Domestic intelligence programs run by the National Security Agency (NSA) have "disrupted" more than 50 potential terrorist attacks against the United States and its allies, NSA chief Gen. Keith Alexander told Congress on Tuesday.
The plots included a previously undisclosed plan to blow up the New York Stock Exchange, Alexander said.
"We can't lose these [intelligence] tools," the NSA chief told House Intelligence panel members on Tuesday.
The 50 foiled attacks disclosed Monday far exceed the dozen or so attacks that Alexander last week told the Senate Appropriations Committee had been thwarted due to the domestic intelligence programs.
But during Tuesday's hearing, Alexander and officials from the FBI and Office of the Director of National Intelligence provided details of a plot to blow up the Stock Exchange in New York.
Code named "Operation Wi-Fi," NSA and FBI analysts were able to track terror suspects in Yemen and inside the United States who were plotting the attack, FBI Deputy Director Sean Joyce told the House panel.
Tuesday was the first time the counterterrorism program was discussed in public.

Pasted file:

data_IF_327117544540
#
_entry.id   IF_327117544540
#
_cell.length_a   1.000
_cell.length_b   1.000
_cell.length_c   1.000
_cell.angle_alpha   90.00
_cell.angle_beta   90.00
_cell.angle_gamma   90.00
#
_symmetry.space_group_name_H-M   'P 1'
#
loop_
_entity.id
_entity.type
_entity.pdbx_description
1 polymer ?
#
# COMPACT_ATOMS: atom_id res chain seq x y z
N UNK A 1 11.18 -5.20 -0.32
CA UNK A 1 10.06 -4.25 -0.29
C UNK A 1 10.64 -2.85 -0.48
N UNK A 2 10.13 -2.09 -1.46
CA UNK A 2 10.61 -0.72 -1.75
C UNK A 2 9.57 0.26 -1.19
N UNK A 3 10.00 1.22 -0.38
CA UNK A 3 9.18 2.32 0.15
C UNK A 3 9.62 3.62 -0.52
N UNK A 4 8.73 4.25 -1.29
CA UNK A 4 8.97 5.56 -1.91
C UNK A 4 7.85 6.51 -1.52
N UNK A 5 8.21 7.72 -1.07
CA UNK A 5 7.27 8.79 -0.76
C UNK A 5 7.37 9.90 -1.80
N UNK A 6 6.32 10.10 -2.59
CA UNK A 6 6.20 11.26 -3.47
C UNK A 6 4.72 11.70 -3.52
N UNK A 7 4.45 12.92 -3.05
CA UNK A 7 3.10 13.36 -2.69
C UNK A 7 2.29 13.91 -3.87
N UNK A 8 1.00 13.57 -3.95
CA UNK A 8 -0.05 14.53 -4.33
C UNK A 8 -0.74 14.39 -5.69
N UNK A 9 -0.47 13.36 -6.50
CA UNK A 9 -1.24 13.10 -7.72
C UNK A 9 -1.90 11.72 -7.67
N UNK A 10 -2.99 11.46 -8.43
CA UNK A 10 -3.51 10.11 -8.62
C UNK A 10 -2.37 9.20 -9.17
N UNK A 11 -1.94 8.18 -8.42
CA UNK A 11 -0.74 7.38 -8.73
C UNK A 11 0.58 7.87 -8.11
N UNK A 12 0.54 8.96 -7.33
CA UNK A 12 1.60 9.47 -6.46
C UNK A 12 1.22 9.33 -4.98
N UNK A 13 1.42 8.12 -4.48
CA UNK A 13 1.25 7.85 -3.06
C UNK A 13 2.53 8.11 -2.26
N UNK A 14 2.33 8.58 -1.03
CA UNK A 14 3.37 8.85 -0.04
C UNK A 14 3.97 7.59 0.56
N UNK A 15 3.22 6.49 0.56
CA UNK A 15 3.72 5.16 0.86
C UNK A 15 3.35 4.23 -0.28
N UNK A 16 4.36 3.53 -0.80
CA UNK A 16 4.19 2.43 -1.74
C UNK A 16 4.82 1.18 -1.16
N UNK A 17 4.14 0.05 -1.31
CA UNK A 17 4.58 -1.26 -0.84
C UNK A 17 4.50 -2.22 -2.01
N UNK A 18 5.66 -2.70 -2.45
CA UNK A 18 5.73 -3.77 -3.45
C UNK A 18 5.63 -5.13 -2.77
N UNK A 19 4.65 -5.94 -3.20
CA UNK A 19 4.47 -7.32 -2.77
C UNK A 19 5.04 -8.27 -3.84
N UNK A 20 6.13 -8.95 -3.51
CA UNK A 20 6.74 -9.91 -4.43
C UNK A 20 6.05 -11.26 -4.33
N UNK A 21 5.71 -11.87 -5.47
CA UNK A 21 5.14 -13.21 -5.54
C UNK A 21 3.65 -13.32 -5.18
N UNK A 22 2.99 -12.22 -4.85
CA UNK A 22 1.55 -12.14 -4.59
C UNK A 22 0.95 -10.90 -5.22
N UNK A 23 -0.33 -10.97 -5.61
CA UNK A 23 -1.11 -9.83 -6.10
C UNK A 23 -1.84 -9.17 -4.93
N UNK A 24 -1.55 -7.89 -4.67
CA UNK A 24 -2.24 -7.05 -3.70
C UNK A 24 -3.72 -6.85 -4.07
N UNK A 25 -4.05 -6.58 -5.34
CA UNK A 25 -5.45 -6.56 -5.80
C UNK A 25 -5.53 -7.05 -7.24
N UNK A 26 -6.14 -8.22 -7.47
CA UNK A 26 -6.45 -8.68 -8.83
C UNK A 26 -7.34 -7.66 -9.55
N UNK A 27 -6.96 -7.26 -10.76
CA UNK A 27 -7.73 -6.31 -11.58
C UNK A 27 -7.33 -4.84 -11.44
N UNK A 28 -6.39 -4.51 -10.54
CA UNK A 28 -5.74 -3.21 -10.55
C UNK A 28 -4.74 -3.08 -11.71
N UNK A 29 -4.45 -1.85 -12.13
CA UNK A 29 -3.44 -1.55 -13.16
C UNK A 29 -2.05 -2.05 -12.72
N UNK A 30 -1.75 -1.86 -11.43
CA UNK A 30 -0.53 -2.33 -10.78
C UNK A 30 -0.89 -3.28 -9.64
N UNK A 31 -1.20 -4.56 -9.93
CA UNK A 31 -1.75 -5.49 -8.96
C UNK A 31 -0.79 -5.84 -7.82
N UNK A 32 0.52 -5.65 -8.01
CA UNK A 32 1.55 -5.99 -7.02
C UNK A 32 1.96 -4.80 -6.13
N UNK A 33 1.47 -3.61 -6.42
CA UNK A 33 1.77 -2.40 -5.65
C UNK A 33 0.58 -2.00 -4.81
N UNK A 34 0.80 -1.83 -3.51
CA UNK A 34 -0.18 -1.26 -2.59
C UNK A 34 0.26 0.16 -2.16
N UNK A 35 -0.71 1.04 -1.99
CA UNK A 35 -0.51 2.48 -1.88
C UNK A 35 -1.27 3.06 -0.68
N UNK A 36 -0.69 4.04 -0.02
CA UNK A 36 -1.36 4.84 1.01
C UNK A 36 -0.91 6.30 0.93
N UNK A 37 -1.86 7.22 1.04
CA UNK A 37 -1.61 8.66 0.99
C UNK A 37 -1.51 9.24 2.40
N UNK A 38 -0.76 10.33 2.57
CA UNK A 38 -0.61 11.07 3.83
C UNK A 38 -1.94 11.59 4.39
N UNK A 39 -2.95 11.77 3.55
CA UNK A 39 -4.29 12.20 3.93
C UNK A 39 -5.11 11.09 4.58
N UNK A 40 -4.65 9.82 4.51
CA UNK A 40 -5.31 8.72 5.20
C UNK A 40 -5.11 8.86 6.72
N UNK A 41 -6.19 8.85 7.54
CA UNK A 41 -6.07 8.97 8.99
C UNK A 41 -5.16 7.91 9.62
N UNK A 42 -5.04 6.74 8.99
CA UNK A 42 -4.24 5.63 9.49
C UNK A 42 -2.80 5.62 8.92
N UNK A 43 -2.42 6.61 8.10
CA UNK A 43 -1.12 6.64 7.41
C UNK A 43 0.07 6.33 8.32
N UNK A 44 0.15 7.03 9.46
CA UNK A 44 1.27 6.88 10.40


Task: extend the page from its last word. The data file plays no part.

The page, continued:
Using intelligence gathered under NSA's PRISM program, which monitors Internet traffic via major service providers, FBI investigators were able to lure terror suspects from Yemen to the United States.
Upon arrival in the U.S., the suspects were taken into custody by federal agents, Joyce said Monday.
FBI counterterrorism investigators were also able to track a top terrorist financier in San Diego, who was supporting militant extremist groups in Somalia.
Federal investigators were able to uncover the San Diego-Somalia connection via intelligence gathered from NSA's program to track overseas cellphone calls made on phones running on the Verizon network.
Former NSA contractor Edward Snowden disclosed details of the PRISM program and Verizon program to the media earlier this month.
Counterintelligence officials at NSA are in the midst of a “damage assessment” to see what other top-secret information Snowden leaked about the agency’s intelligence programs.
The PRISM program led to the breakup of al Qaeda operative Najibullah Zazi’s plot to bomb New York’s subways in 2009, Alexander said during a Senate appropriations panel hearing last Wednesday.
The Verizon cellphone program played a key role in the federal manhunt for Tamerlan and Dzhokhar Tsarnaev, the brothers accused of bombing the Boston Marathon in April.